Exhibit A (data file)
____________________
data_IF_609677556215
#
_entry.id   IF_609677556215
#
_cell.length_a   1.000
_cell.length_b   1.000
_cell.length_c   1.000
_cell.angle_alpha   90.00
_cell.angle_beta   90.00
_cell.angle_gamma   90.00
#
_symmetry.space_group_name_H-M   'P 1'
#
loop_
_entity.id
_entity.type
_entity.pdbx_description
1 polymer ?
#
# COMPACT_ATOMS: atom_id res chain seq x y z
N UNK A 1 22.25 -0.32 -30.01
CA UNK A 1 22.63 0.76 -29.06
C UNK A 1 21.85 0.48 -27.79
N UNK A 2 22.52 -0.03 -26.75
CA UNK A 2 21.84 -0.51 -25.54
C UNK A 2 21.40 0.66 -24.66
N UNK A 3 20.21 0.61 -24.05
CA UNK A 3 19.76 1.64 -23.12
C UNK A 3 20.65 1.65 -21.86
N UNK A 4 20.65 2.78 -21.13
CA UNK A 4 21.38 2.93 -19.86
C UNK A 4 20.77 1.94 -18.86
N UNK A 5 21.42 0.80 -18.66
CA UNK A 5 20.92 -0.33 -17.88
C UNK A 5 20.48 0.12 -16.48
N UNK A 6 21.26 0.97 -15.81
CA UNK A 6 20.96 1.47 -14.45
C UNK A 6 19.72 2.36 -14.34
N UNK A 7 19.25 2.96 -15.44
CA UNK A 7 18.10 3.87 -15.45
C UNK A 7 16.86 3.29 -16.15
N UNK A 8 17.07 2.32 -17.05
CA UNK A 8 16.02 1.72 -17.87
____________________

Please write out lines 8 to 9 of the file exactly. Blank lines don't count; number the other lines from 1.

_cell.angle_alpha   90.00
_cell.angle_beta   90.00